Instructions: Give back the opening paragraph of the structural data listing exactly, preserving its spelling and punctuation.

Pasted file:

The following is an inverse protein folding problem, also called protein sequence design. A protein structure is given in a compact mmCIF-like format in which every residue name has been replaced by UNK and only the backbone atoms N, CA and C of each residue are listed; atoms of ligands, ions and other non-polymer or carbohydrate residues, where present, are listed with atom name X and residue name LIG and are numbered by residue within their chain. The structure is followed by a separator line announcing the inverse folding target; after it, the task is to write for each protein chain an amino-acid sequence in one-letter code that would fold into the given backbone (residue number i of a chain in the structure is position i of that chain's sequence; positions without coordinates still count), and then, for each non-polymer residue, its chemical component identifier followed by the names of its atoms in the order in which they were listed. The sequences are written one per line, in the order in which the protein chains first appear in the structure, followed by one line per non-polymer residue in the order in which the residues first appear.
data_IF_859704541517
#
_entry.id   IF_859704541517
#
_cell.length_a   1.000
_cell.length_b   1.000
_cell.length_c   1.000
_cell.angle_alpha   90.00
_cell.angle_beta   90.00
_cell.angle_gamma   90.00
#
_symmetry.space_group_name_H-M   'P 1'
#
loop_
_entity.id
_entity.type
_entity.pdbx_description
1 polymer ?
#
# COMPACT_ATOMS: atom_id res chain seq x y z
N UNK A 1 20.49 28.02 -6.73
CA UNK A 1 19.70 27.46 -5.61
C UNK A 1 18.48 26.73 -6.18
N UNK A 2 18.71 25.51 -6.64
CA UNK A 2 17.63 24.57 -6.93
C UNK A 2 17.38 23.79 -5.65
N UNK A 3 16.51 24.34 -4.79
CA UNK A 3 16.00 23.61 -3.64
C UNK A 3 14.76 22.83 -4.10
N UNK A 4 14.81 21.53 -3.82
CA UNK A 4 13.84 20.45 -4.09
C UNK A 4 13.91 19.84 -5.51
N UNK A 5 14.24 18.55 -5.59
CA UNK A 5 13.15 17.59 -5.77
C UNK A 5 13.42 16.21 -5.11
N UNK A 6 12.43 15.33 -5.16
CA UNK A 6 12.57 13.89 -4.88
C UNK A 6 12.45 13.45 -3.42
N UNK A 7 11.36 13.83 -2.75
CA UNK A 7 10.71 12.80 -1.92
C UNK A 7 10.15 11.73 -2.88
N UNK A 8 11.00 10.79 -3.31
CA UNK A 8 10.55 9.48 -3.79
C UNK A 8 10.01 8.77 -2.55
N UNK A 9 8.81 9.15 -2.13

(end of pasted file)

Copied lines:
The following is an inverse protein folding problem, also called protein sequence design. A protein structure is given in a compact mmCIF-like format in which every residue name has been replaced by UNK and only the backbone atoms N, CA and C of each residue are listed; atoms of ligands, ions and other non-polymer or carbohydrate residues, where present, are listed with atom name X and residue name LIG and are numbered by residue within their chain. The structure is followed by a separator line announcing the inverse folding target; after it, the task is to write for each protein chain an amino-acid sequence in one-letter code that would fold into the given backbone (residue number i of a chain in the structure is position i of that chain's sequence; positions without coordinates still count), and then, for each non-polymer residue, its chemical component identifier followed by the names of its atoms in the order in which they were listed. The sequences are written one per line, in the order in which the protein chains first appear in the structure, followed by one line per non-polymer residue in the order in which the residues first appear.